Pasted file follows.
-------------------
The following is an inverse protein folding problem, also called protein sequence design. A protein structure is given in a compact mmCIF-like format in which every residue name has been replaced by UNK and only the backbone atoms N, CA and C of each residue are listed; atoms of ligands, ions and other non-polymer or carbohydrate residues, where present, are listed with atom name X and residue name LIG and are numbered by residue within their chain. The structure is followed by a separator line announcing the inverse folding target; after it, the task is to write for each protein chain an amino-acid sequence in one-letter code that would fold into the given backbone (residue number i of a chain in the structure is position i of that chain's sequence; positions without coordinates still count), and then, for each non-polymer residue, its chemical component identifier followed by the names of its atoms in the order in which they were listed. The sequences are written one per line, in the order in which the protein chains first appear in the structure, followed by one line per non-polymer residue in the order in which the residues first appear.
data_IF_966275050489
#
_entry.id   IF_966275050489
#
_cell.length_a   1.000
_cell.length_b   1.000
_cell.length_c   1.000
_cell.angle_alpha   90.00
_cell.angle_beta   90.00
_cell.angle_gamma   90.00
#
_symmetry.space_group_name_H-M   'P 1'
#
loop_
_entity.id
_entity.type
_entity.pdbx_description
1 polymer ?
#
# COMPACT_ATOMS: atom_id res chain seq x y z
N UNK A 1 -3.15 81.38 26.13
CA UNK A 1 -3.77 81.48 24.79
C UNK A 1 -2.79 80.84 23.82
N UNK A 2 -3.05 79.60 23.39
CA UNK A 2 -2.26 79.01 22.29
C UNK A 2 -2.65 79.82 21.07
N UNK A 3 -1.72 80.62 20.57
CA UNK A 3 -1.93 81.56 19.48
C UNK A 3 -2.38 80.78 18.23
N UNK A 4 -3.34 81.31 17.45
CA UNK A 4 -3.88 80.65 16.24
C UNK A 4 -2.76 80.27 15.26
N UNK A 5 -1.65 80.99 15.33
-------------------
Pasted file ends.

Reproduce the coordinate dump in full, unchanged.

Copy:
The following is an inverse protein folding problem, also called protein sequence design. A protein structure is given in a compact mmCIF-like format in which every residue name has been replaced by UNK and only the backbone atoms N, CA and C of each residue are listed; atoms of ligands, ions and other non-polymer or carbohydrate residues, where present, are listed with atom name X and residue name LIG and are numbered by residue within their chain. The structure is followed by a separator line announcing the inverse folding target; after it, the task is to write for each protein chain an amino-acid sequence in one-letter code that would fold into the given backbone (residue number i of a chain in the structure is position i of that chain's sequence; positions without coordinates still count), and then, for each non-polymer residue, its chemical component identifier followed by the names of its atoms in the order in which they were listed. The sequences are written one per line, in the order in which the protein chains first appear in the structure, followed by one line per non-polymer residue in the order in which the residues first appear.
data_IF_966275050489
#
_entry.id   IF_966275050489
#
_cell.length_a   1.000
_cell.length_b   1.000
_cell.length_c   1.000
_cell.angle_alpha   90.00
_cell.angle_beta   90.00
_cell.angle_gamma   90.00
#
_symmetry.space_group_name_H-M   'P 1'
#
loop_
_entity.id
_entity.type
_entity.pdbx_description
1 polymer ?
#
# COMPACT_ATOMS: atom_id res chain seq x y z
N UNK A 1 -3.15 81.38 26.13
CA UNK A 1 -3.77 81.48 24.79
C UNK A 1 -2.79 80.84 23.82
N UNK A 2 -3.05 79.60 23.39
CA UNK A 2 -2.26 79.01 22.29
C UNK A 2 -2.65 79.82 21.07
N UNK A 3 -1.72 80.62 20.57
CA UNK A 3 -1.93 81.56 19.48
C UNK A 3 -2.38 80.78 18.23
N UNK A 4 -3.34 81.31 17.45
CA UNK A 4 -3.88 80.65 16.24
C UNK A 4 -2.76 80.27 15.26
N UNK A 5 -1.65 80.99 15.33